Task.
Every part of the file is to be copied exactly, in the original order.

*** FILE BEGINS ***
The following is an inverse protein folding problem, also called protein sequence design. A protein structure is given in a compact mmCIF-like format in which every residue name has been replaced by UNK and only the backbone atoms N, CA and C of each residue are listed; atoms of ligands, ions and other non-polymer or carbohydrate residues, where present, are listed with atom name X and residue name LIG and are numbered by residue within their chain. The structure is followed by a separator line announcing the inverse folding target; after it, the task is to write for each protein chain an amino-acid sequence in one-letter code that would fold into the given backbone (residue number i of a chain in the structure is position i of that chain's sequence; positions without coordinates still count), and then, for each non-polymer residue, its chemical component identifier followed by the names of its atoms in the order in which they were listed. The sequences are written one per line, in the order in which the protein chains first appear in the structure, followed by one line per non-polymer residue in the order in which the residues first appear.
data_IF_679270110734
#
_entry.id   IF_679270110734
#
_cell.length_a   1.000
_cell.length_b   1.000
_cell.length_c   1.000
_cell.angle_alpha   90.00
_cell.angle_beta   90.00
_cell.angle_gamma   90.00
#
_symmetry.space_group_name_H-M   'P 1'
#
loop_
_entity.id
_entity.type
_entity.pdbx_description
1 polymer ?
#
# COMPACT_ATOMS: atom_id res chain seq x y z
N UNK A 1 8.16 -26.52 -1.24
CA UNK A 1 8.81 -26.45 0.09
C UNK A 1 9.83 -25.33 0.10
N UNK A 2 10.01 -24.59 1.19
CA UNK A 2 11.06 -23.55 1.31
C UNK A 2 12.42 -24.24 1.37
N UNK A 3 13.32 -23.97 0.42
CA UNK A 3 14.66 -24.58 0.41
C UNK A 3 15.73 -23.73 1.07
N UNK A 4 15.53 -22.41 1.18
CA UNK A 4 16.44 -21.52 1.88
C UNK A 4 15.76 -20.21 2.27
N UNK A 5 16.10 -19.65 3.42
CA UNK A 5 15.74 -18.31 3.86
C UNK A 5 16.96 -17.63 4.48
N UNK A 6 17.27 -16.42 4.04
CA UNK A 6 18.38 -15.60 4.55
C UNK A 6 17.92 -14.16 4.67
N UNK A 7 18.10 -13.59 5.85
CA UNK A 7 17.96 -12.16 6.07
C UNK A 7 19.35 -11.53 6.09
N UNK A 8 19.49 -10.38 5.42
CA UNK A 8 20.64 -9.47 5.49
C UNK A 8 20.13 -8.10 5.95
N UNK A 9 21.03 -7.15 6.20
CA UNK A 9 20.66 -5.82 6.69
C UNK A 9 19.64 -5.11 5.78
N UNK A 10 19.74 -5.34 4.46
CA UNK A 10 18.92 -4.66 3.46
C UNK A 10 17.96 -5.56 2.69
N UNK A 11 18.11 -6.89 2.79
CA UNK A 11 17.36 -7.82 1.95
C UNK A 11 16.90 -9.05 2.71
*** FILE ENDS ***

The following is an inverse protein folding problem, also called protein sequence design. A protein structure is given in a compact mmCIF-like format in which every residue name has been replaced by UNK and only the backbone atoms N, CA and C of each residue are listed; atoms of ligands, ions and other non-polymer or carbohydrate residues, where present, are listed with atom name X and residue name LIG and are numbered by residue within their chain. The structure is followed by a separator line announcing the inverse folding target; after it, the task is to write for each protein chain an amino-acid sequence in one-letter code that would fold into the given backbone (residue number i of a chain in the structure is position i of that chain's sequence; positions without coordinates still count), and then, for each non-polymer residue, its chemical component identifier followed by the names of its atoms in the order in which they were listed. The sequences are written one per line, in the order in which the protein chains first appear in the structure, followed by one line per non-polymer residue in the order in which the residues first appear.
data_IF_679270110734
#
_entry.id   IF_679270110734
#
_cell.length_a   1.000
_cell.length_b   1.000
_cell.length_c   1.000
_cell.angle_alpha   90.00
_cell.angle_beta   90.00
_cell.angle_gamma   90.00
#
_symmetry.space_group_name_H-M   'P 1'
#
loop_
_entity.id
_entity.type
_entity.pdbx_description
1 polymer ?
#
# COMPACT_ATOMS: atom_id res chain seq x y z
N UNK A 1 8.16 -26.52 -1.24
CA UNK A 1 8.81 -26.45 0.09
C UNK A 1 9.83 -25.33 0.10
N UNK A 2 10.01 -24.59 1.19
CA UNK A 2 11.06 -23.55 1.31
C UNK A 2 12.42 -24.24 1.37
N UNK A 3 13.32 -23.97 0.42
CA UNK A 3 14.66 -24.58 0.41
C UNK A 3 15.73 -23.73 1.07
N UNK A 4 15.53 -22.41 1.18
CA UNK A 4 16.44 -21.52 1.88
C UNK A 4 15.76 -20.21 2.27
N UNK A 5 16.10 -19.65 3.42
CA UNK A 5 15.74 -18.31 3.86
C UNK A 5 16.96 -17.63 4.48
N UNK A 6 17.27 -16.42 4.04
CA UNK A 6 18.38 -15.60 4.55
C UNK A 6 17.92 -14.16 4.67
N UNK A 7 18.10 -13.59 5.85
CA UNK A 7 17.96 -12.16 6.07
C UNK A 7 19.35 -11.53 6.09
N UNK A 8 19.49 -10.38 5.42
CA UNK A 8 20.64 -9.47 5.49
C UNK A 8 20.13 -8.10 5.95
N UNK A 9 21.03 -7.15 6.20
CA UNK A 9 20.66 -5.82 6.69
C UNK A 9 19.64 -5.11 5.78
N UNK A 10 19.74 -5.34 4.46
CA UNK A 10 18.92 -4.66 3.46
C UNK A 10 17.96 -5.56 2.69
N UNK A 11 18.11 -6.89 2.79
CA UNK A 11 17.36 -7.82 1.95
C UNK A 11 16.90 -9.05 2.71